As the largest domestically-produced source of energy here in the U.S., coal is used to generate about half of our nation’s electricity. So how can we make traditional energy sources like coal cleaner and safer for all Americans?
Yesterday, Secretary Chu joined Senator Jay Rockefeller at the University of Charleston in West Virginia for a forum on the future of coal and the case for carbon capture and storage. We were at the event, relaying some of the highlights live via Twitter so that people across the nation could follow along and weigh in on the discussion.
GreenFire Energy began work to demonstrate a process that would use CO2 to harness geothermal energy to make electricity. What is more, the technology has the potential to add carbon sequestration – not to mention reduced water consumption – to the benefits already associated with geothermal power.
Large Hadron Collider's (LHC) first record-setting run of high-energy proton collisions, new transparent film capable of absorbing light and generating electrical charge developed, and field test finds that opportunities to permanently store carbon in unmineable seams of lignite may be more widespread than previously documented -- all in this week's Geek-Up.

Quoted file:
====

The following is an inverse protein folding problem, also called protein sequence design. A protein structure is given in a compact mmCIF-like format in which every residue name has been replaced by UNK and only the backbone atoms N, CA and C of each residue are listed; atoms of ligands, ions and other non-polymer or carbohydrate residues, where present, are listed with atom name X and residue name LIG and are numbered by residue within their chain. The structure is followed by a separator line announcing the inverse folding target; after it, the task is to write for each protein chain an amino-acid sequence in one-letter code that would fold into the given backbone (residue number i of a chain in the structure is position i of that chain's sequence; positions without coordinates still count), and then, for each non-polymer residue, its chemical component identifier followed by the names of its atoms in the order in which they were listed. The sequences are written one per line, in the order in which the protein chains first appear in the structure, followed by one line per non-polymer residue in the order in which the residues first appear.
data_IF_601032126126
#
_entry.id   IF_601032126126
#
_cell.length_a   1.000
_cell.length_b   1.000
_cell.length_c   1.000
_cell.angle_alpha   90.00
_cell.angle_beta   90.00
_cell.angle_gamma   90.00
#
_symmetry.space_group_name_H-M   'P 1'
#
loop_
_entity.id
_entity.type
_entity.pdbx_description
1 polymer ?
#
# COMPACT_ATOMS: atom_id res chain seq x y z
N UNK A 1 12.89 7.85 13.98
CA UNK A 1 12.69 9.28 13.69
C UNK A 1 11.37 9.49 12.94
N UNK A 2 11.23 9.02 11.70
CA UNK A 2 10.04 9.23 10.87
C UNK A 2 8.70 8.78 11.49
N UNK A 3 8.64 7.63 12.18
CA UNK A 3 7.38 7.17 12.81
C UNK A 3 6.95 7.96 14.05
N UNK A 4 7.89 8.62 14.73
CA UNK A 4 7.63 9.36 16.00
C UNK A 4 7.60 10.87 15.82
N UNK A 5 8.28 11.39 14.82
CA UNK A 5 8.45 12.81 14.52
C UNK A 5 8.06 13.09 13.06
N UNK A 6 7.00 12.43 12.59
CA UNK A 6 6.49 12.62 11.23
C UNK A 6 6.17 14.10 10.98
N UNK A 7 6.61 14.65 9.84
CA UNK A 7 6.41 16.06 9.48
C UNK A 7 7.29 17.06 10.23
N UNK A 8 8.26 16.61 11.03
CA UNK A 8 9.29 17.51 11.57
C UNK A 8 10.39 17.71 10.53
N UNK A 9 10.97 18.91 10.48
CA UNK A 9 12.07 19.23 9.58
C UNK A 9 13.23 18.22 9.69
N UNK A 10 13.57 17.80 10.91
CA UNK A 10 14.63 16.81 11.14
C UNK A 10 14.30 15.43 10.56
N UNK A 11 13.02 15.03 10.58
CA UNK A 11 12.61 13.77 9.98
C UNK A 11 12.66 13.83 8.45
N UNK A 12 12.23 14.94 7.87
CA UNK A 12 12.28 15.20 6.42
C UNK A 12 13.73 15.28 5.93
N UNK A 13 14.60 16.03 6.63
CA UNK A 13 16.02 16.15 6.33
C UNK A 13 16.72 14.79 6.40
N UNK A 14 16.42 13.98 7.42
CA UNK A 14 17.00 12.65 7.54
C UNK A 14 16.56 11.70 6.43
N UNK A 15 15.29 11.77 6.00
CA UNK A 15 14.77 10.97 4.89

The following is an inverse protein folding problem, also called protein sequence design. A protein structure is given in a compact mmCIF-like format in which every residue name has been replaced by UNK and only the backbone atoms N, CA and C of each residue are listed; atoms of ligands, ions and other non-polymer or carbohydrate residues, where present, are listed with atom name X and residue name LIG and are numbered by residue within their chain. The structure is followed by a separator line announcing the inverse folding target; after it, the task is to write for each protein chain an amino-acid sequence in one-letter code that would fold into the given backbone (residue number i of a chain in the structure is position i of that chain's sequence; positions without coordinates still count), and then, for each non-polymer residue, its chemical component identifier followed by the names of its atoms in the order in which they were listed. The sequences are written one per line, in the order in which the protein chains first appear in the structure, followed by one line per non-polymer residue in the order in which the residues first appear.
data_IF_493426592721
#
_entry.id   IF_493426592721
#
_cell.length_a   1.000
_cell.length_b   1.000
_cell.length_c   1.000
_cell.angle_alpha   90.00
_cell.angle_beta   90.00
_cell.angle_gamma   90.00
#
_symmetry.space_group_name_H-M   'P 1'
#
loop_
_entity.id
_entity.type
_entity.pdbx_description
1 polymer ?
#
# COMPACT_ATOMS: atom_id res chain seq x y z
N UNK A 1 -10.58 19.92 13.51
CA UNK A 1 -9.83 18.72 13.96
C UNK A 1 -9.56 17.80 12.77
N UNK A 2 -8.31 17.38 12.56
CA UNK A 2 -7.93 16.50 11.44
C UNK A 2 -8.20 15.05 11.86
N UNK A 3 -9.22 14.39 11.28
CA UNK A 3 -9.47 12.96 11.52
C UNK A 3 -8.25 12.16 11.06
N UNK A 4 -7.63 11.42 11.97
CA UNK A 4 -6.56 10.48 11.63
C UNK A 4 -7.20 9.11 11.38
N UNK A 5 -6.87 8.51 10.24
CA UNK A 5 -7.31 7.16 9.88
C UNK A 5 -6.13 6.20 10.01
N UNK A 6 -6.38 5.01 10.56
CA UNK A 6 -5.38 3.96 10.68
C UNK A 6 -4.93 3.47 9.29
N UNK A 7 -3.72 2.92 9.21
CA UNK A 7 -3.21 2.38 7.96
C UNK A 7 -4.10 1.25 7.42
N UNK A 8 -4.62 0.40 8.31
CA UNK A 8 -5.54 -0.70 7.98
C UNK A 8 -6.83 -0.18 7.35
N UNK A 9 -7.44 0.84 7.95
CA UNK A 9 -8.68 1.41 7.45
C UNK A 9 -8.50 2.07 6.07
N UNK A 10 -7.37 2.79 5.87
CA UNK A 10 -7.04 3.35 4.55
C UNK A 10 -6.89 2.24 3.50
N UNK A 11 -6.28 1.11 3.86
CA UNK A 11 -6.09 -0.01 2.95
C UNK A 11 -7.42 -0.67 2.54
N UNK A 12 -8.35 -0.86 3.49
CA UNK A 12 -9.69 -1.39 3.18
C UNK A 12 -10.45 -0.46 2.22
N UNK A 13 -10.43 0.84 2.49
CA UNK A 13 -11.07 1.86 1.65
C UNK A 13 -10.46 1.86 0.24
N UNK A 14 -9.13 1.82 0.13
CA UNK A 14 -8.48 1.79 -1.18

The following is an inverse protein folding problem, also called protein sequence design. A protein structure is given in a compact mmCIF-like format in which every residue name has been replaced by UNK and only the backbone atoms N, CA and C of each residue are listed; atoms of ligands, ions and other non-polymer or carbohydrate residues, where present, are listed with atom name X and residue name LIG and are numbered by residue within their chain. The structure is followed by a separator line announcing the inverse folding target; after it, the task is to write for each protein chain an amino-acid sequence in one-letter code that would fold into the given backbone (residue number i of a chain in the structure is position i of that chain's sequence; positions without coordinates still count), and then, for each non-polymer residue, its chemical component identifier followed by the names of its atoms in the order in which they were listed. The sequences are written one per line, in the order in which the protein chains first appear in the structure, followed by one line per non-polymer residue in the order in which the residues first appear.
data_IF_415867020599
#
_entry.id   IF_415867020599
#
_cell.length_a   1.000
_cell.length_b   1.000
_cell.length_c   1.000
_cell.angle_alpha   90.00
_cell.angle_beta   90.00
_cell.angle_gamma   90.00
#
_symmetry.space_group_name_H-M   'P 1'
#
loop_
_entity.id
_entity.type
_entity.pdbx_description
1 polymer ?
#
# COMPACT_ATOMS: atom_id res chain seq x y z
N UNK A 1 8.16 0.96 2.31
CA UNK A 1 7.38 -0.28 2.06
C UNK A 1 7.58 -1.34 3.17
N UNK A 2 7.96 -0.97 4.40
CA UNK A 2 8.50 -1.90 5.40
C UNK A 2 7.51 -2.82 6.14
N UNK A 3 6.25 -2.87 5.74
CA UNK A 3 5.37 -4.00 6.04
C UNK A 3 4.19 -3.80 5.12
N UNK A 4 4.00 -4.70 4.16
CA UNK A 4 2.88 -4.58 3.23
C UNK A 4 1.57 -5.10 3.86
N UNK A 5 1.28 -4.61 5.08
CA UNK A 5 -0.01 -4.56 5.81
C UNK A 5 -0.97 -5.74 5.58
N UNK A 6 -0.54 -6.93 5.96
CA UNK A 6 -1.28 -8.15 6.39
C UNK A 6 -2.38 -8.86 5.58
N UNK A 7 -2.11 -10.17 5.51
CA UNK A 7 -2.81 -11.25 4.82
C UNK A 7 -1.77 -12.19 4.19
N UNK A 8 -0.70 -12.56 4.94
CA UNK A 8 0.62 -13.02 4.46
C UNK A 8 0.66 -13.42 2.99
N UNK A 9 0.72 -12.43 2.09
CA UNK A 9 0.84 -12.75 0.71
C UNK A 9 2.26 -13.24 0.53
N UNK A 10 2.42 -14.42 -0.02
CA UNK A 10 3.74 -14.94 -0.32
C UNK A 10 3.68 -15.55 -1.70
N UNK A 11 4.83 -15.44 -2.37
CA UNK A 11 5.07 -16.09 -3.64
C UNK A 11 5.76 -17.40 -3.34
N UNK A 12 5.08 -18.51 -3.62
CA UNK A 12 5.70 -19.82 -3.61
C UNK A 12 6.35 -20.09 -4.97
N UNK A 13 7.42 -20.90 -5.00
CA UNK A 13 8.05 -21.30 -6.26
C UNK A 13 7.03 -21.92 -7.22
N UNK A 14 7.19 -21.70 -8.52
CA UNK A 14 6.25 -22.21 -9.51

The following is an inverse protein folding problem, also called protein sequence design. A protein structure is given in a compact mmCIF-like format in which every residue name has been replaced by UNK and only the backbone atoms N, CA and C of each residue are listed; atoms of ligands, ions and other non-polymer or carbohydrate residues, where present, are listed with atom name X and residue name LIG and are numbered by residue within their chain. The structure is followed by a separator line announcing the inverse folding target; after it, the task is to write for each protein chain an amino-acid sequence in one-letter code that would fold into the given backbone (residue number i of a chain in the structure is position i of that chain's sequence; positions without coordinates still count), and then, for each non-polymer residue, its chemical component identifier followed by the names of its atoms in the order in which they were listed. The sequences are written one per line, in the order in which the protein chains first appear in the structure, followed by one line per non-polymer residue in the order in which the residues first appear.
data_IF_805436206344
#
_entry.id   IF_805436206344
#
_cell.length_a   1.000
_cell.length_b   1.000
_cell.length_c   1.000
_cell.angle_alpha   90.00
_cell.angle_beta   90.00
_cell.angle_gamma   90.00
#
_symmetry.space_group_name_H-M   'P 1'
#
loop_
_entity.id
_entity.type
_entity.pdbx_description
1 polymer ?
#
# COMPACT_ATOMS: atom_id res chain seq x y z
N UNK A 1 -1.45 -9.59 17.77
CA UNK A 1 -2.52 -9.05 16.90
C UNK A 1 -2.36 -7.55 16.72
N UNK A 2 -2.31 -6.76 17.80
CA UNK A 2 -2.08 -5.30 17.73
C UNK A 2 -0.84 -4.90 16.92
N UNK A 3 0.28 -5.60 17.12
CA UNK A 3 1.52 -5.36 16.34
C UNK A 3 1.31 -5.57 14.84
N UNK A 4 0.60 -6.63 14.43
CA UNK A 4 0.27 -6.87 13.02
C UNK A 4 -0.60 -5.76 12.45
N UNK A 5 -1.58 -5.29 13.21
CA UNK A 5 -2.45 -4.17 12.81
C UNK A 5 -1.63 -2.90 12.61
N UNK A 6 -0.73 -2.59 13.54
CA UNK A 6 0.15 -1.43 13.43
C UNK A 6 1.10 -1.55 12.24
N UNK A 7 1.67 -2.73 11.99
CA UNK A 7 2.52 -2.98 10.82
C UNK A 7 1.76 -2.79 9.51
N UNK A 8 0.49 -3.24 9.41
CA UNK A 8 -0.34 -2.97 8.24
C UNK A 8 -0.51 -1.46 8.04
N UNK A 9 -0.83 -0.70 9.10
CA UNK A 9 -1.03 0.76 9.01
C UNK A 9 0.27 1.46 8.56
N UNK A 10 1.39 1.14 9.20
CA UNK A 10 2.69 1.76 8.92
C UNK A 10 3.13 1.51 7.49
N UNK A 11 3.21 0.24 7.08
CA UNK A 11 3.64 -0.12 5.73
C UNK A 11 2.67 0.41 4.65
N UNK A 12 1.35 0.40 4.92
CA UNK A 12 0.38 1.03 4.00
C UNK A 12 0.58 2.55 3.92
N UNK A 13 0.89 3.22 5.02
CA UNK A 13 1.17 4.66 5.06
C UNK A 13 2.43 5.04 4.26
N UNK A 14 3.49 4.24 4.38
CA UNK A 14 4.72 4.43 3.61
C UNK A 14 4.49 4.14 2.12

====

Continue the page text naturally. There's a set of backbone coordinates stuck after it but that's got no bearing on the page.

The Department of Energy’s ARPA-E program realizes that developing economically competitive CCS technologies is critical to enabling the use of our vast domestic coal resources without emitting CO2 into the atmosphere. To this end, ARPA-E has funded 16 projects through the Innovative Materials and Process for Advanced Carbon Capture Technologies (IMPACCT) program, which focuses on technologies that capture CO2 from existing coal-fired power plants.